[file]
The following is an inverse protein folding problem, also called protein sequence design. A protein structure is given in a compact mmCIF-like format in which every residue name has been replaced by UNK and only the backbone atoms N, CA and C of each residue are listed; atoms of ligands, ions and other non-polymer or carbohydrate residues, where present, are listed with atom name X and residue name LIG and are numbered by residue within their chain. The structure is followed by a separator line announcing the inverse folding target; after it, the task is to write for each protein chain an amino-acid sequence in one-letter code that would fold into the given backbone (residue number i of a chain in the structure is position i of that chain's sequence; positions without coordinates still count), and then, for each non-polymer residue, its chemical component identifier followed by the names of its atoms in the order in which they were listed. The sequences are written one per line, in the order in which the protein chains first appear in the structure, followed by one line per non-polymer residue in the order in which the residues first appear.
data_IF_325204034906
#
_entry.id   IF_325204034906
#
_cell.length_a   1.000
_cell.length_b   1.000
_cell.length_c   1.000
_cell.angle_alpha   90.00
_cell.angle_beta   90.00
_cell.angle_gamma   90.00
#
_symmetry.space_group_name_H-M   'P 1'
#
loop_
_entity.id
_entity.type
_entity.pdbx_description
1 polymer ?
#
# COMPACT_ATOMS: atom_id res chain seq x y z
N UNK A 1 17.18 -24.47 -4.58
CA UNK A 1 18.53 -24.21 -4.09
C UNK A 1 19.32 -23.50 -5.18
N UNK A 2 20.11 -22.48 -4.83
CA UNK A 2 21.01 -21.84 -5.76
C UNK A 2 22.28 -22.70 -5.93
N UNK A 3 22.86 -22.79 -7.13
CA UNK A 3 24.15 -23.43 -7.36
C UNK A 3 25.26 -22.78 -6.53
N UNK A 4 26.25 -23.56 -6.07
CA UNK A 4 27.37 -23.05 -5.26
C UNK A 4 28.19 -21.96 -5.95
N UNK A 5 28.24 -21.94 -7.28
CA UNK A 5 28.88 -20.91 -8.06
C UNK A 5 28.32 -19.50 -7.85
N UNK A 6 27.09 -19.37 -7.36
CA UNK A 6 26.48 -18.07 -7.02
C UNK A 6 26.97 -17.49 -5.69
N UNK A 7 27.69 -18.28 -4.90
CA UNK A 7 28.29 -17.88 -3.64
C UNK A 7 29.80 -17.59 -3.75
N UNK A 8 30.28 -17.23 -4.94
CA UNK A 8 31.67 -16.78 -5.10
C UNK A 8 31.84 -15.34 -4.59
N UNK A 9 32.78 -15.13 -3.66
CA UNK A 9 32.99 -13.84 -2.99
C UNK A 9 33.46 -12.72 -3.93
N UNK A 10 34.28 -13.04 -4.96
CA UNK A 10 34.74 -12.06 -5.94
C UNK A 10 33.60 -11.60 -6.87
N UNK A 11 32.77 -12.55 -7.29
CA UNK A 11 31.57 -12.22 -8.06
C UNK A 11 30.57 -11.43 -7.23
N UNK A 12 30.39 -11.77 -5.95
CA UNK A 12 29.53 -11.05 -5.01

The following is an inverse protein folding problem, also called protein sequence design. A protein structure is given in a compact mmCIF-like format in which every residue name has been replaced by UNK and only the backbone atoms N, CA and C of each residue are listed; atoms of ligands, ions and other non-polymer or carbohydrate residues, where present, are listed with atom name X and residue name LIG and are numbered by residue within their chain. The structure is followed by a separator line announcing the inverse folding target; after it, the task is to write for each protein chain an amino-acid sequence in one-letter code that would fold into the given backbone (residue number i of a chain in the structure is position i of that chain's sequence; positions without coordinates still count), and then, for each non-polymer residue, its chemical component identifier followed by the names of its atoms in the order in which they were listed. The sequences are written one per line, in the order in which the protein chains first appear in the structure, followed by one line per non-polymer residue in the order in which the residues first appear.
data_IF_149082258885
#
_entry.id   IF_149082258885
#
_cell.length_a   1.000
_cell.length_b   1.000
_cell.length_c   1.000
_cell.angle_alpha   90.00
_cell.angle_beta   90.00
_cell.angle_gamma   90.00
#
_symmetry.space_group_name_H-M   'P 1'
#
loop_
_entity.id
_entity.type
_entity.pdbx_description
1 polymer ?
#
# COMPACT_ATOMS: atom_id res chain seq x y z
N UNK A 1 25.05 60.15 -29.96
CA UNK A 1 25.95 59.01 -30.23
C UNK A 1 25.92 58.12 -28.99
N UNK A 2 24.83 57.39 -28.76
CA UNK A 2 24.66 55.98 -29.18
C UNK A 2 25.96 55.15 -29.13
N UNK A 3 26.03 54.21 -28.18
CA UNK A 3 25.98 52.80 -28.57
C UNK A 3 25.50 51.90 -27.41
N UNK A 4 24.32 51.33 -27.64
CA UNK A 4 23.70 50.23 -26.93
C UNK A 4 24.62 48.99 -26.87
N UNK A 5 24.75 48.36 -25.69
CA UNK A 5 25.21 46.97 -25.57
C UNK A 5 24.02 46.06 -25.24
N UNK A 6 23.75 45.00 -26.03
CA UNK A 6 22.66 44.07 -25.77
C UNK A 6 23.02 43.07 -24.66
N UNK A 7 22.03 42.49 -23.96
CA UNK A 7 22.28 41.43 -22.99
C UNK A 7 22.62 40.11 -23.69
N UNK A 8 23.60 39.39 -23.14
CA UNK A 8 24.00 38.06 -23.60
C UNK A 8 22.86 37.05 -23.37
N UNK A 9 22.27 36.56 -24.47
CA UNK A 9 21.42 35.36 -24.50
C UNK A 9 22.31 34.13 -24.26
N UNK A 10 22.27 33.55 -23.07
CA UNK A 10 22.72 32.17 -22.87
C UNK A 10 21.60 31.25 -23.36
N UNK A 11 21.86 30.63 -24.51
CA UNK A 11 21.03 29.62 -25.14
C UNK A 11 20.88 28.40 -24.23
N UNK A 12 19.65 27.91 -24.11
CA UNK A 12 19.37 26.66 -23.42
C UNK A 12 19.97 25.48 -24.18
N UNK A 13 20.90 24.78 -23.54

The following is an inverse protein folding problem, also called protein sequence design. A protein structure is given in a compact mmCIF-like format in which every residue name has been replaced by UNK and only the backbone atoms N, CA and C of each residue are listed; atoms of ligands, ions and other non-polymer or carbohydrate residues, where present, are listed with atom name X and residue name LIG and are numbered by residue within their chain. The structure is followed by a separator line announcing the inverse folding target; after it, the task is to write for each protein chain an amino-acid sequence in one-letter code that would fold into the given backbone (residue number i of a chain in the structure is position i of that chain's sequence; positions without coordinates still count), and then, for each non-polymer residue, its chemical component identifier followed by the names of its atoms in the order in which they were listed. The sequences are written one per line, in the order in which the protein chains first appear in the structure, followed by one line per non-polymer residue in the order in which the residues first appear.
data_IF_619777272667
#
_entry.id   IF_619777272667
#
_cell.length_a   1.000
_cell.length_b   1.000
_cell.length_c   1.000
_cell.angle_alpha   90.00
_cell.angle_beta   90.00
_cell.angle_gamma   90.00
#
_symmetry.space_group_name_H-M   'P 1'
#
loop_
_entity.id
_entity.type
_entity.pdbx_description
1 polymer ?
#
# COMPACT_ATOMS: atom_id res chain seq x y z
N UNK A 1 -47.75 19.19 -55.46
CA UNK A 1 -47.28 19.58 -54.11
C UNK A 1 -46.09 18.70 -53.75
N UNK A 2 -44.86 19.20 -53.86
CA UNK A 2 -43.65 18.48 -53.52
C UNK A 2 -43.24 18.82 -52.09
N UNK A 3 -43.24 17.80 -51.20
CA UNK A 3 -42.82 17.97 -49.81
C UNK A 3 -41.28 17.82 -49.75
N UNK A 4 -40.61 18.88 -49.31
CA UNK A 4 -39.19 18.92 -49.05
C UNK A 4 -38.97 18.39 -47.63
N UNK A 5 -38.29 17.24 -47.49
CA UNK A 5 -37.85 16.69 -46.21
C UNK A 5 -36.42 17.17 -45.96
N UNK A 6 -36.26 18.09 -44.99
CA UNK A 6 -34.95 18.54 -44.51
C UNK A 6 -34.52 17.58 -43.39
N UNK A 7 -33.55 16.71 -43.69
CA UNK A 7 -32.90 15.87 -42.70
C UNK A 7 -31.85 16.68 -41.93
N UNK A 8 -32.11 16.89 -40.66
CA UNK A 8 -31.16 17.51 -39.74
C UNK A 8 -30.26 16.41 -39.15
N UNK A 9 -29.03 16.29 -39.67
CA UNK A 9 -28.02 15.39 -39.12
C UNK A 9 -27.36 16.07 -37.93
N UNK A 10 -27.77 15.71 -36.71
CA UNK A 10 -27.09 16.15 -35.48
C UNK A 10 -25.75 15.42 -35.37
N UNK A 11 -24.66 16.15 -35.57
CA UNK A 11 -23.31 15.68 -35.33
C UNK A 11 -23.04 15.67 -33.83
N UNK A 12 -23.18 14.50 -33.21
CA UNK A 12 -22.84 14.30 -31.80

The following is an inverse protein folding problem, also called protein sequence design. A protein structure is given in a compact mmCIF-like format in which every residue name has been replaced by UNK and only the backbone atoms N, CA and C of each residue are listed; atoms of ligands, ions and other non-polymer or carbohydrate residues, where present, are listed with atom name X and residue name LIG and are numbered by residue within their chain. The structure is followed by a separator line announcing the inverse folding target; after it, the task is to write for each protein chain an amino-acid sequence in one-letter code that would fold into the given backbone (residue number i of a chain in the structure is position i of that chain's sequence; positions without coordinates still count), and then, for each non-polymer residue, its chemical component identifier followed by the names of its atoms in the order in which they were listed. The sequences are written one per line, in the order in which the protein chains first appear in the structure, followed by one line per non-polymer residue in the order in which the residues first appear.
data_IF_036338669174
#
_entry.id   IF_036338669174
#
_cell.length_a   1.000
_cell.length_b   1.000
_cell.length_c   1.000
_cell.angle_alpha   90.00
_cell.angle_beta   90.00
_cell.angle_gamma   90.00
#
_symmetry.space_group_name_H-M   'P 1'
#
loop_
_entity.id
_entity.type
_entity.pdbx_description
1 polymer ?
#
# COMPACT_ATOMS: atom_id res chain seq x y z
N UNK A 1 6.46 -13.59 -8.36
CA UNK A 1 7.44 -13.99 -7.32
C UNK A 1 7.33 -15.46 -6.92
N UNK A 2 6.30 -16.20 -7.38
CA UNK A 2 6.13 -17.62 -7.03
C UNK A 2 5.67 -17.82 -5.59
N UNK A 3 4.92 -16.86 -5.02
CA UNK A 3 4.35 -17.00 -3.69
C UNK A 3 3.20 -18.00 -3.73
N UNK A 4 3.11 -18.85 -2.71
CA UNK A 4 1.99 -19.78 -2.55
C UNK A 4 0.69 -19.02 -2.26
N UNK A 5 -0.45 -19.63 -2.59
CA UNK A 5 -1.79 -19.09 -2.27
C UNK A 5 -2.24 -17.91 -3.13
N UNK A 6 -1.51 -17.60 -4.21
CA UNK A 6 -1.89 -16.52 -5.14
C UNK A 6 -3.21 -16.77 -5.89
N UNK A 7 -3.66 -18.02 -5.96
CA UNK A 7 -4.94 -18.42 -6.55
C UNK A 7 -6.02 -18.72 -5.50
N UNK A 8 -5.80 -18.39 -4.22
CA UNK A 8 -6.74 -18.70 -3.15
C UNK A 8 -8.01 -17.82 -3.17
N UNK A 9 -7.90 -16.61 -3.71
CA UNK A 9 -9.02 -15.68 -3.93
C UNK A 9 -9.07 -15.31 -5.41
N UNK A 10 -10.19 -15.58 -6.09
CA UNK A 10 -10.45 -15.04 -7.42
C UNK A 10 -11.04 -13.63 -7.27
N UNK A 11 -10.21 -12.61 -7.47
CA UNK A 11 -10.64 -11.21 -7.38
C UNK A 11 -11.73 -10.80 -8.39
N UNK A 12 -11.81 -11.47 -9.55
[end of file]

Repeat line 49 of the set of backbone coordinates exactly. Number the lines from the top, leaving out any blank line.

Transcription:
N UNK A 10 34.28 -13.04 -4.96